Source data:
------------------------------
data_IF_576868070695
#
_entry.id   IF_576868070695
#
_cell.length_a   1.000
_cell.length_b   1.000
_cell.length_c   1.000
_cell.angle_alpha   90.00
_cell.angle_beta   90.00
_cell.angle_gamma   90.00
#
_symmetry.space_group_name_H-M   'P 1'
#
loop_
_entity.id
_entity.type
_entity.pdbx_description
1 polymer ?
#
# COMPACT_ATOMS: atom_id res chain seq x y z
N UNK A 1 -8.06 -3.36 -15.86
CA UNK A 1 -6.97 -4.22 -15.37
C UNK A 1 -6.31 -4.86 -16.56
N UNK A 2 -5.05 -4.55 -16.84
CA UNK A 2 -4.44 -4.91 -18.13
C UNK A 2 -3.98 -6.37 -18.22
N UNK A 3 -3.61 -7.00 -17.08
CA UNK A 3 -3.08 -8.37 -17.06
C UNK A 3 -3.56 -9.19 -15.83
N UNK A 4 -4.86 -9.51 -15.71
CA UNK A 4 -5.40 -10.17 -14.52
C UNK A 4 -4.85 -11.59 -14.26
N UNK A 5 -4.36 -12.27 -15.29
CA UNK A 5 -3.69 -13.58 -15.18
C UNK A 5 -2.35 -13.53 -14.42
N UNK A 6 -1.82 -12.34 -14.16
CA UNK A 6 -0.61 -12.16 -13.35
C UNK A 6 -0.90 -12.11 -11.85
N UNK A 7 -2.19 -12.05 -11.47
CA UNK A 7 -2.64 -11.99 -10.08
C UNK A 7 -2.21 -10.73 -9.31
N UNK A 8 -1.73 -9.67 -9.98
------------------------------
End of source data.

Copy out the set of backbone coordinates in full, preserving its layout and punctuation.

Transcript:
data_IF_576868070695
#
_entry.id   IF_576868070695
#
_cell.length_a   1.000
_cell.length_b   1.000
_cell.length_c   1.000
_cell.angle_alpha   90.00
_cell.angle_beta   90.00
_cell.angle_gamma   90.00
#
_symmetry.space_group_name_H-M   'P 1'
#
loop_
_entity.id
_entity.type
_entity.pdbx_description
1 polymer ?
#
# COMPACT_ATOMS: atom_id res chain seq x y z
N UNK A 1 -8.06 -3.36 -15.86
CA UNK A 1 -6.97 -4.22 -15.37
C UNK A 1 -6.31 -4.86 -16.56
N UNK A 2 -5.05 -4.55 -16.84
CA UNK A 2 -4.44 -4.91 -18.13
C UNK A 2 -3.98 -6.37 -18.22
N UNK A 3 -3.61 -7.00 -17.08
CA UNK A 3 -3.08 -8.37 -17.06
C UNK A 3 -3.56 -9.19 -15.83
N UNK A 4 -4.86 -9.51 -15.71
CA UNK A 4 -5.40 -10.17 -14.52
C UNK A 4 -4.85 -11.59 -14.26
N UNK A 5 -4.36 -12.27 -15.29
CA UNK A 5 -3.69 -13.58 -15.18
C UNK A 5 -2.35 -13.53 -14.42
N UNK A 6 -1.82 -12.34 -14.16
CA UNK A 6 -0.61 -12.16 -13.35
C UNK A 6 -0.90 -12.11 -11.85
N UNK A 7 -2.19 -12.05 -11.47
CA UNK A 7 -2.64 -11.99 -10.08
C UNK A 7 -2.21 -10.73 -9.31
N UNK A 8 -1.73 -9.67 -9.98